According to Alexis Rutagengwa, Head of Land Use Planning, surveying and Mapping Department at Rwanda Land Management and Use Authority, the master plan has several other pillars which answer four questions first and foremost when it comes to agriculture.
It seeks to answer the question of how to increase the agricultural productivity and then, how to deal with land scarcity and competition over land.
The master plan further intends to answer the question of how to shift from subsistence agriculture toward commercial agriculture which would usher the country to a status of an industry based economy.
Finally, the master plan studied how to protect agriculture lands to avoid other uses and thus achieve sustainable and effective land use consolidation, how some 50 farmers can for example come together to consolidate their small land into big land to grow one crop and get a good market and other essential services.
Consolidation has good precedents in Rwanda. Rutagengwa can give an example of investors in city of Kigali who come together, acquire land and develop multi-storey building structures that defy the odds.
“In agriculture, farmers can do the same,” he said. “The huge storey buildings were not built by foreigners but Rwandans who joined efforts. That’s consolidation and we have some other good examples in agriculture as well that need to continuously be scaled up.”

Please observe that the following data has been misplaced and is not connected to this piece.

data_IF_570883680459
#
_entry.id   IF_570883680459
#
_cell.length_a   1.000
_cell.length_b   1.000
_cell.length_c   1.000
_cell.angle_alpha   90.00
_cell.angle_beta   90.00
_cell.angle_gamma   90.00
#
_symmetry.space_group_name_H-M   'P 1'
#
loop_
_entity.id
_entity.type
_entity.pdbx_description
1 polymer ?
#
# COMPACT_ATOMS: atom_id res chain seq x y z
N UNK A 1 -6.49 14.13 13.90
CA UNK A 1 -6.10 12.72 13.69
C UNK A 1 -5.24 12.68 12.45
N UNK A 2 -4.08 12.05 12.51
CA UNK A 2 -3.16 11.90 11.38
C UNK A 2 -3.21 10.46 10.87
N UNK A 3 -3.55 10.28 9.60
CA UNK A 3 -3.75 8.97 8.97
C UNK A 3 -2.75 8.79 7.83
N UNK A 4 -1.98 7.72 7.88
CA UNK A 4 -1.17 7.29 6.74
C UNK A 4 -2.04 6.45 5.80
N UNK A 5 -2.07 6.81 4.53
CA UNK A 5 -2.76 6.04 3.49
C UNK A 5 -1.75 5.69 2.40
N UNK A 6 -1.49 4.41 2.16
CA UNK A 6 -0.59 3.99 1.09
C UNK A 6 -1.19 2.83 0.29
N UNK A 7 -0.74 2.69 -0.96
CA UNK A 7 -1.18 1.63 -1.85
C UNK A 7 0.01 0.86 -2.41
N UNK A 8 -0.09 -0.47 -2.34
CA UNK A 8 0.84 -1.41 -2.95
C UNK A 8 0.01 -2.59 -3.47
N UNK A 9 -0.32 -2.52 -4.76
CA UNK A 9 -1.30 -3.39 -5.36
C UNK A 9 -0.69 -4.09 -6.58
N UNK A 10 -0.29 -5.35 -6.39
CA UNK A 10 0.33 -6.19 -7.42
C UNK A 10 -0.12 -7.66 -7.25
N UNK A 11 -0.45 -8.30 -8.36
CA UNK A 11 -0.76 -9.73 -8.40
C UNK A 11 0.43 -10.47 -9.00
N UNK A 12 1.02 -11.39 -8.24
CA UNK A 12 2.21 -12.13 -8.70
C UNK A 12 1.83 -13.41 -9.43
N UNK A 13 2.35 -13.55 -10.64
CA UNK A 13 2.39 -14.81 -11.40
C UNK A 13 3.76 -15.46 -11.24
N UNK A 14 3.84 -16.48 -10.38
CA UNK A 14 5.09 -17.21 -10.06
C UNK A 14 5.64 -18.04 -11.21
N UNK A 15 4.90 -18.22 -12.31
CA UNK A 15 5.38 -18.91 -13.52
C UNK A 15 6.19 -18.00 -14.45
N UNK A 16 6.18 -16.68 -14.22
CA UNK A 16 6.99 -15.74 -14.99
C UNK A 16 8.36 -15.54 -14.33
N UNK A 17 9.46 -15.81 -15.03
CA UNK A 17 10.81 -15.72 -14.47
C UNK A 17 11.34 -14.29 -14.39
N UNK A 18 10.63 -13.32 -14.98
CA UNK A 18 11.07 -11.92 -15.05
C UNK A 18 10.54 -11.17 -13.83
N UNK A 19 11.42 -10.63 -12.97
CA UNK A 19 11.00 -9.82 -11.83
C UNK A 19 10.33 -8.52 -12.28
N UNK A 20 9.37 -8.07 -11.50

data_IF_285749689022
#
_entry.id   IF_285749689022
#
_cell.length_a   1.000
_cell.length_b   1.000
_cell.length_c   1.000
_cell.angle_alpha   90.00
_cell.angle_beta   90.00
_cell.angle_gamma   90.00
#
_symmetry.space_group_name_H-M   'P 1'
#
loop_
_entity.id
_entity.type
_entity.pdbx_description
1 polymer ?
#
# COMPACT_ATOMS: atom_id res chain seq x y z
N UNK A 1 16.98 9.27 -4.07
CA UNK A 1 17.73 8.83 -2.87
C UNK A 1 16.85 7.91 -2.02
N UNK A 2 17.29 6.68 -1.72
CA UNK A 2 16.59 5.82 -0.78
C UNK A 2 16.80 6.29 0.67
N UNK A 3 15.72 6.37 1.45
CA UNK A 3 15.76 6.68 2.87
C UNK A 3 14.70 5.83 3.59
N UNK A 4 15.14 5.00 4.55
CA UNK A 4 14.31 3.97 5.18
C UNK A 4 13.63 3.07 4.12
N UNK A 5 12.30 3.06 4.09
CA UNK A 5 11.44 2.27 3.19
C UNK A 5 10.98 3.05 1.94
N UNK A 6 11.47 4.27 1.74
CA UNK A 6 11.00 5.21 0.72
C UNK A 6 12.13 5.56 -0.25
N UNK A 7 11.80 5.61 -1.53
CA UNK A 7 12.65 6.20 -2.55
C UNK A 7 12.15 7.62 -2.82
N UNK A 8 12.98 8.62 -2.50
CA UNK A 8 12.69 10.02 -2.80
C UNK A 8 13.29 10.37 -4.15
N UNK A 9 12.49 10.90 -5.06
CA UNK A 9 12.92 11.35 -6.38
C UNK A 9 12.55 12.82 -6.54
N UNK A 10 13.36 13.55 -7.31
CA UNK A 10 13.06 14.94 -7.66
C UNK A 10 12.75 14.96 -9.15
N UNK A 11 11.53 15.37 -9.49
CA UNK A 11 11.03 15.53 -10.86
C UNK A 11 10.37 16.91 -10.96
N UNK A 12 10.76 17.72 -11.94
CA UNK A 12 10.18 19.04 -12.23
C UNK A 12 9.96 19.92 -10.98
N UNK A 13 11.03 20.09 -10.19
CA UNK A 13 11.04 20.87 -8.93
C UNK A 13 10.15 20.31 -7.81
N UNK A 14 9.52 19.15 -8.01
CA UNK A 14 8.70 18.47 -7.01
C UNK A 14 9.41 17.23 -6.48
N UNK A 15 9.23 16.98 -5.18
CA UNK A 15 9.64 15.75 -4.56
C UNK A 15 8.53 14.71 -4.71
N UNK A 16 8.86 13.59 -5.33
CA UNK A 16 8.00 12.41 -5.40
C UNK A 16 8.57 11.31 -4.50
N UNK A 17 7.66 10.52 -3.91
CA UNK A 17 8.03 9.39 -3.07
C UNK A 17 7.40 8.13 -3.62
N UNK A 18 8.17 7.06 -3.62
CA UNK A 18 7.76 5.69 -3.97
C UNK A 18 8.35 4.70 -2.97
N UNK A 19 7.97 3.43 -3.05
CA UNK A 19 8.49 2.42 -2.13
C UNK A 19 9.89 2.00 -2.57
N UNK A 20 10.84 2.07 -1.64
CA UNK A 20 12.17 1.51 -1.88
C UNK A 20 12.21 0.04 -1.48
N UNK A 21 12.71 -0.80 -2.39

Rutagengwa further says that “To increase production, land use consolidation is key. Actually land consolidation and optimization principle would also apply to all other sectors.”
Commercial farming to lead the way
In Rwanda, to increase agricultural productivity, the number of farmers will have to reduce to only remain with those that can cultivate extensively.
This will be possible with development of rational urbanization which will provide off farm jobs.
Currently, Rwanda’s farming sector employs an estimate 76% of the population and each of those farmers relies on an average of 0.4 hectares for everything, house inclusive.
“It’s not practical, not even to sustainably ensure food security,” Rutagengwa said.
“We documented best practices in developed countries around the world, and realized that to ensure professional farming, every farmer would need to have at least 1.5 hectares of land.”